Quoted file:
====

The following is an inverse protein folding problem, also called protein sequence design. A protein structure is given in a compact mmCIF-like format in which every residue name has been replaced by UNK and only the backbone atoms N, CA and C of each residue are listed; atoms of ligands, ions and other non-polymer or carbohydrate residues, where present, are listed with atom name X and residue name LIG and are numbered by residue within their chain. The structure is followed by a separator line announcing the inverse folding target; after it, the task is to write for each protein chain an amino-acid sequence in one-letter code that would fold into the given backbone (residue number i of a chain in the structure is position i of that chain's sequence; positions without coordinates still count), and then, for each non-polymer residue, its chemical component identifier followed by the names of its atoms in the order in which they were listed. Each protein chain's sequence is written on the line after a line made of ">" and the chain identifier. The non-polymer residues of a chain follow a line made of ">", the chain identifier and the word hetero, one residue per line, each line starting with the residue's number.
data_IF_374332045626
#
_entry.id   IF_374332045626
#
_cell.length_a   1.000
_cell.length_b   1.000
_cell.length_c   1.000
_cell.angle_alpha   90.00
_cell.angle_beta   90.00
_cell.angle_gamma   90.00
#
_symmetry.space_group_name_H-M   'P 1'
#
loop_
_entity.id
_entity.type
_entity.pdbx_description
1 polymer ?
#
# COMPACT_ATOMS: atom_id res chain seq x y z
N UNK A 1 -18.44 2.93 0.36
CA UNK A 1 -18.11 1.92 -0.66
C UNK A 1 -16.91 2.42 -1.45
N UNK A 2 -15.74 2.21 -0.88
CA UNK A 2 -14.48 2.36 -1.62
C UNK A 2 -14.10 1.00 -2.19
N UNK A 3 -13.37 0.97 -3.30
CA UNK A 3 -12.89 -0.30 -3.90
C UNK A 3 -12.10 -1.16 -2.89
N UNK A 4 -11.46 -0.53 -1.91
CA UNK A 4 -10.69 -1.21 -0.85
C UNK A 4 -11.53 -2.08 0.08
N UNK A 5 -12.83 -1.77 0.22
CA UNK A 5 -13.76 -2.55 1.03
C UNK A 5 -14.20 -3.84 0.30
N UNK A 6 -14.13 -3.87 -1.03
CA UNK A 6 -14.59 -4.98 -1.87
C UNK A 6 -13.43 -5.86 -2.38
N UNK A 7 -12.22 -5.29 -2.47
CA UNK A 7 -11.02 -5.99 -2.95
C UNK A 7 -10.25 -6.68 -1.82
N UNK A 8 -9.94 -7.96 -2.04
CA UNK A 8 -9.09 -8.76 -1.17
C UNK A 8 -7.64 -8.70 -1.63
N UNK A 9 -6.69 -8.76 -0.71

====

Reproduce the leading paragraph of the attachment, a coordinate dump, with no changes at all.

The following is an inverse protein folding problem, also called protein sequence design. A protein structure is given in a compact mmCIF-like format in which every residue name has been replaced by UNK and only the backbone atoms N, CA and C of each residue are listed; atoms of ligands, ions and other non-polymer or carbohydrate residues, where present, are listed with atom name X and residue name LIG and are numbered by residue within their chain. The structure is followed by a separator line announcing the inverse folding target; after it, the task is to write for each protein chain an amino-acid sequence in one-letter code that would fold into the given backbone (residue number i of a chain in the structure is position i of that chain's sequence; positions without coordinates still count), and then, for each non-polymer residue, its chemical component identifier followed by the names of its atoms in the order in which they were listed. Each protein chain's sequence is written on the line after a line made of ">" and the chain identifier. The non-polymer residues of a chain follow a line made of ">", the chain identifier and the word hetero, one residue per line, each line starting with the residue's number.